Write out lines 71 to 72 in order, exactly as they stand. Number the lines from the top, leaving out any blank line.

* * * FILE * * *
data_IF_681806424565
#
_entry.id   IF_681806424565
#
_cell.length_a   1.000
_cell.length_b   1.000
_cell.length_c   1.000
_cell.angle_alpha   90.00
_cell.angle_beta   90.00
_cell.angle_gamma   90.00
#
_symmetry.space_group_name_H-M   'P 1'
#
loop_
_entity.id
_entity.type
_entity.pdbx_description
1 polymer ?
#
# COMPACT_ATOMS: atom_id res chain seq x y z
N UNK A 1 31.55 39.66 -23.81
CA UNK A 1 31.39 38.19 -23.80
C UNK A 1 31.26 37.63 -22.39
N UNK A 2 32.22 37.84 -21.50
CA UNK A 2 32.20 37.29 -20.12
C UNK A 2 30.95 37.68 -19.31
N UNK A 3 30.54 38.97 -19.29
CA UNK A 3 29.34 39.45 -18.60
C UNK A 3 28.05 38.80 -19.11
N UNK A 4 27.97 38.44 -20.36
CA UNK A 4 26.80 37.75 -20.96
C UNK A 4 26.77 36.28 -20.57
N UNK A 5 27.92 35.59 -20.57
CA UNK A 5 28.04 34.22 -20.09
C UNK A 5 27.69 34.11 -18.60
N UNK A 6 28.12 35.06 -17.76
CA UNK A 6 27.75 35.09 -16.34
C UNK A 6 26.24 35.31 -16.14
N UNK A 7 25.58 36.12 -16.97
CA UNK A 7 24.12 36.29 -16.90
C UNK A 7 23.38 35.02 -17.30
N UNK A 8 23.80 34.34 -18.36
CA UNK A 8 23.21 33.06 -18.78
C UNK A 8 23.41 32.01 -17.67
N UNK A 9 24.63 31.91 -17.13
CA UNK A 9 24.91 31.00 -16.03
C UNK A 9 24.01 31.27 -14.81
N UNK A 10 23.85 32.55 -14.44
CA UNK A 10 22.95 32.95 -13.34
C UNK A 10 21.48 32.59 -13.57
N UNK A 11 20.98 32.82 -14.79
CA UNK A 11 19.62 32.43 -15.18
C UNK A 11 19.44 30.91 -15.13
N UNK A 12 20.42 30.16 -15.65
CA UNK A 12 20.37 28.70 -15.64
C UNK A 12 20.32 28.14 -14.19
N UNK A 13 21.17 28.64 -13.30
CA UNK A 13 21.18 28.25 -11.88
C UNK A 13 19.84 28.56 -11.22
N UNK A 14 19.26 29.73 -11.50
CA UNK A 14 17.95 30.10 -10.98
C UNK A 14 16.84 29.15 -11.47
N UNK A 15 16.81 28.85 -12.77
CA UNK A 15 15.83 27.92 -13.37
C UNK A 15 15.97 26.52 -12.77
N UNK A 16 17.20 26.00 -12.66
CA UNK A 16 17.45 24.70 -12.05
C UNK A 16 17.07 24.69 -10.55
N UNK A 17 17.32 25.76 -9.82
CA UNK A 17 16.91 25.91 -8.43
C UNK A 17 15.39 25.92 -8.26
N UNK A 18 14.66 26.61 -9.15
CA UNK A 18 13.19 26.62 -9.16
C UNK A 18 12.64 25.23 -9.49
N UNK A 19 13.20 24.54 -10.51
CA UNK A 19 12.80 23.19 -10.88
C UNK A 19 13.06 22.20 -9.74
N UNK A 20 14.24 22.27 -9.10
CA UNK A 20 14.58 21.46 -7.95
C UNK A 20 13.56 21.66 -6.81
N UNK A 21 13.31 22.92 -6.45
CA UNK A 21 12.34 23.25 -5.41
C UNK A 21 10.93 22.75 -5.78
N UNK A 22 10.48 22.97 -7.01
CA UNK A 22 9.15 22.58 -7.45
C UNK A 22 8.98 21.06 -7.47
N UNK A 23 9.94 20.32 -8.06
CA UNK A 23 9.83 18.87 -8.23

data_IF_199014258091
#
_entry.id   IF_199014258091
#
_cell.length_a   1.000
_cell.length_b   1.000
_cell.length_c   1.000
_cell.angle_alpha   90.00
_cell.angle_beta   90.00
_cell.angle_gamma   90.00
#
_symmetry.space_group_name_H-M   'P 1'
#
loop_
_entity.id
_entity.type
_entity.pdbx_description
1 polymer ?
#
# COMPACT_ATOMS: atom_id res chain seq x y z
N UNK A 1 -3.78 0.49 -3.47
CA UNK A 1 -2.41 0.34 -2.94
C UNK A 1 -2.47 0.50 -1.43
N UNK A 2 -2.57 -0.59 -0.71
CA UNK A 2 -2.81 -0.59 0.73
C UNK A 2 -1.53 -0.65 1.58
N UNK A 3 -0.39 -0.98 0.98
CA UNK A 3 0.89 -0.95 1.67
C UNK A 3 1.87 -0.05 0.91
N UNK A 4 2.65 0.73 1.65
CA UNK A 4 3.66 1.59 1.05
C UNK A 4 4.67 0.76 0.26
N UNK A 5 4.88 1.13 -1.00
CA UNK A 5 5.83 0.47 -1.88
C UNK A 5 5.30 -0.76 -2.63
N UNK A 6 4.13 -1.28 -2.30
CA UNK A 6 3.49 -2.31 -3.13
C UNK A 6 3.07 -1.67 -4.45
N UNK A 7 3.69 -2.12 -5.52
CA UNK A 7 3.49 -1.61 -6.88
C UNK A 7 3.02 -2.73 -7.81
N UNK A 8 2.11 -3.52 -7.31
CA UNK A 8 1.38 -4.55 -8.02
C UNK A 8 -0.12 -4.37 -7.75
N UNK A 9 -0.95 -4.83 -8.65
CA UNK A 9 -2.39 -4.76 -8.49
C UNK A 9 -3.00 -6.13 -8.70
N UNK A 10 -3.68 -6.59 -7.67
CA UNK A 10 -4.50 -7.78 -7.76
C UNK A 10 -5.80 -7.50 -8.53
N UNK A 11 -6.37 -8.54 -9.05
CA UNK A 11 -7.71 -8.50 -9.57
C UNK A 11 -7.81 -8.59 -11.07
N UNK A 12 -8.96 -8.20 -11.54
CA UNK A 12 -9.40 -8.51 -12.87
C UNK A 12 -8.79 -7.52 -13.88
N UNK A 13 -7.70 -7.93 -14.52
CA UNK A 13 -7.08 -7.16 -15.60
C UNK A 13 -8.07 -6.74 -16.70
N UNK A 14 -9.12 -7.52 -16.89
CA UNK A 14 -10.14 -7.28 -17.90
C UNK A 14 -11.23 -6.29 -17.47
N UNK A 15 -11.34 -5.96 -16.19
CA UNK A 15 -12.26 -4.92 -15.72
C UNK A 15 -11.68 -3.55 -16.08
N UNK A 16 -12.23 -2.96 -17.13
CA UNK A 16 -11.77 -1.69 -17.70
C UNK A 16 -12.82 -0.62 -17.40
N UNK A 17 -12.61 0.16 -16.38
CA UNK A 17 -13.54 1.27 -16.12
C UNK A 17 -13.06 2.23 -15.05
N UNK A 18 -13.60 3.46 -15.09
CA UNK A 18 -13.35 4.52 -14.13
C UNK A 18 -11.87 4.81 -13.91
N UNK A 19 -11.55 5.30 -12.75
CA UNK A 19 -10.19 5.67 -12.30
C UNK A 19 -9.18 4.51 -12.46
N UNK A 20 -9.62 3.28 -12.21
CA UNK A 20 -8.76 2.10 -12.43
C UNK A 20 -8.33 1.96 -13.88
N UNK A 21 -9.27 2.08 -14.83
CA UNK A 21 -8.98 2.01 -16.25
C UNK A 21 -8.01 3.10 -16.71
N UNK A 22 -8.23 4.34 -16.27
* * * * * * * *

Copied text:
C UNK A 17 15.39 25.92 -8.26
N UNK A 18 14.66 26.61 -9.15